Which is part of why the current leadership’s lack of diplomacy is so annoying for me personally. It smacks of immaturity. Reacting to criticism with cussing and swearing and dredging up century-old mistakes and calling other people gay, these are behaviors I’d (sadly) expect from a 10 year old on XBox Live, not the leader of a sovereign nation.

And supporters will say at least he’s honest and direct and real. I’m pretty sure I’m honest and direct and real (ask anyone!) and I don’t go around swearing at people just because they point out my faults. There’s no reason to antagonize people just because they don’t agree with you. It’s possible to disagree and still be diplomatic. Not even the leadership of North Korea talks like that. Well, I could talk my head off politics if given the chance, so I’ll just abruptly end this post here

 

 

Lying and Salesmanship

A recent post on Wait But Why had me thinking about lying.

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Some people will scoff if I say I don’t lie. They’re not wrong. I once spun a tall tale about a childhood rival I had visited in the province who challenged me to a swimming contest to explain why I had lost my glasses to the sea. The lie was so good, I got a follow-up question about it a year later and was so surprised I just blurted out that my rival died in accident before finally admitting to the fib

But I will intentionally lie often only for fun or mischief, or in the rare case, to protect someone or avoid some problem or injustice. Even for that last scenario I will try to avoid it as much as possible. I am more likely to stay quiet or avoid discussion or maybe even stretch the truth a bit to “technically correct”, but I try to avoid any outright falsehoods unless absolutely necessary

For this same reason, I kind of have the same aversion to any form of salesmanship, although I am occasionally told that I am good at writing copy. At work I was sometimes asked to write some response to questions in a tender that would be less than honest.

“We don’t have this feature, how should I respond?”

“Just say we have it.”

“But we don’t. How about I just write that this feature will be available?”

You can see the use of optimistic future tense to stretch the truth a bit. At one point a higher-up even told me that all the other suppliers do that to, as if that justifies it. Being asked to outright be dishonest was stressful for me at best so I later on learned to avoid such tasks altogether.

I understand that not all salesmanship is dishonest and that not all salesmen are scammers looking to sell snake oil. But we basically live in a world that is caveat emptor don’t we? I feel like those salesmen who are honestly just extolling the virtues of their wares are the exception rather than the norm.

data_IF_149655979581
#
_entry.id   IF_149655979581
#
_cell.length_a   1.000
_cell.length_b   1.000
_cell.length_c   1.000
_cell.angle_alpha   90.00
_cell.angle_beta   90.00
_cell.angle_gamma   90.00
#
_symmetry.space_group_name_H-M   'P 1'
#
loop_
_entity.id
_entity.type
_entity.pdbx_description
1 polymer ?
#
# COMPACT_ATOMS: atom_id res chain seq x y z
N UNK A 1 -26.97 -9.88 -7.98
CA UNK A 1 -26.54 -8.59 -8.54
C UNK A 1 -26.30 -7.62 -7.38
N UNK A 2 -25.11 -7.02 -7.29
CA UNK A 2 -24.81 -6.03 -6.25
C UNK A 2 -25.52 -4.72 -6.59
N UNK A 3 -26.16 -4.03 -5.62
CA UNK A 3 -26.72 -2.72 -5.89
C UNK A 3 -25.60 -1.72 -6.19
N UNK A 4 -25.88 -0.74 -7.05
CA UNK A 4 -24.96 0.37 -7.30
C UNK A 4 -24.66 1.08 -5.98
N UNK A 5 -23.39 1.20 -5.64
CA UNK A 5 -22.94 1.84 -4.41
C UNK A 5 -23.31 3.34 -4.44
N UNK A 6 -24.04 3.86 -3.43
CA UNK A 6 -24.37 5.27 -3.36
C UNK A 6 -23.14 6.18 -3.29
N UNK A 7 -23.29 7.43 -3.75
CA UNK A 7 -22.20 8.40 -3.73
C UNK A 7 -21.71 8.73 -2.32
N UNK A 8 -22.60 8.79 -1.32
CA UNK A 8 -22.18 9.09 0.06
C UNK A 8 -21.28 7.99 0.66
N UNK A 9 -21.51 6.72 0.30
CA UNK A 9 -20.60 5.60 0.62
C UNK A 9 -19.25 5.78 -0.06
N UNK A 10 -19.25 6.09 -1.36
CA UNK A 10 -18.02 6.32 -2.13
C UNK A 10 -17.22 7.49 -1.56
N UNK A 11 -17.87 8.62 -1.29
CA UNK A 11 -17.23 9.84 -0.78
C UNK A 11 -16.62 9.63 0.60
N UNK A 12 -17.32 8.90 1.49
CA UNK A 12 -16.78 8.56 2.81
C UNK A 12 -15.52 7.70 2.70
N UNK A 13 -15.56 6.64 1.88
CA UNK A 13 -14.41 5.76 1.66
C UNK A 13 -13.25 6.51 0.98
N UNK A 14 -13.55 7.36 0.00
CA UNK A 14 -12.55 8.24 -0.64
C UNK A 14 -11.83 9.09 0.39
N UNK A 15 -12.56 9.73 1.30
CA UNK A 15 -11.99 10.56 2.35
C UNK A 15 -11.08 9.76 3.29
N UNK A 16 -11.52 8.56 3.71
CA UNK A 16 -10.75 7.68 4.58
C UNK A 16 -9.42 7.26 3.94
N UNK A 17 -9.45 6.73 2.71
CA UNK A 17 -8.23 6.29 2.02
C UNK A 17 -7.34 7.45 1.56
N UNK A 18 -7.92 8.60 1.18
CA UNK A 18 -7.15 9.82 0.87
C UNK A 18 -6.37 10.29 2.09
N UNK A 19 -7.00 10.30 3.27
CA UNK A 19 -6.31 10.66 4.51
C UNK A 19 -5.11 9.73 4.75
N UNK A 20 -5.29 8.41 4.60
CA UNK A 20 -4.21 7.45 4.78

I recognize the need for salesmanship as a skill in everyday life, although younger me would have scoffed at that idea, believing that things should be judged solely on their merits. But merits aren’t always obvious, and you still need some level of presentation and good communication skills to push your ideas and merits forward.  I’m fine with that I guess, as long as we try to keep things honest.

Speak Up

Asians, and maybe Filipinos more specifically, have this cultural bias towards trying to avoid conflict. So often there will be people who don’t like to speak up when they think something is wrong, either just tolerating it or hoping someone else will take it up. A software dev in another company once told me that he felt like he was complaining so much that he was looking like a bad guy

This is of course, a bad attitude to have. If no one speaks up about the problems we see, how would we ever improve? Someone has to do it, it might as well be you. And often there will be benefits too to speaking up, for one thing you might get credit for raising something no one else has thought of. As they say, the squeaky wheel gets the grease

That being said, you should of course pick your battles. Don’t complain too much about the little things, but be sure to raise your voice when there’s an important battle to be fought. This will give you a reputation such that when you do raise something, people will pay attention. Having a balanced approach is a lot more helpful than complaining about every little thing

Oh, and of course if someone is doing something wrong, try not to be combative but be a bit diplomatic. You don’t want to offend anyone, you just want to do things the right way. And question the action instead of the person so that it doesn’t feel like a personal attack. “Hey, is that really how it should be done?” will be received better than “That’s not how to do it, you idiot!”

Don’t be afraid to be unreasonable every so often. As George Bernard Shaw famously said “The reasonable man adapts himself to the world; the unreasonable one persists in trying to adapt the world to himself. Therefore all progress depends on the unreasonable man.”

Random Thoughts on Time

I remember having a discussion with a friend a few years back where I made the following list to emphasize a point:

  • 8-9 hours at work (possibly more)
  • 7-8 hours of sleep
  • 3-4 hours commuting in Metro Manila
  • 2 hours for meals

That leaves you between 1-4 hours for all forms of recreation including exercise, sports, TV, derping around on the internet, hanging out with friends, and so on. On any given day if you needed to work overtime or run errands, you’re probably saying goodbye to any recreation time on that day. And if you have kids to take care of, that’s basically all days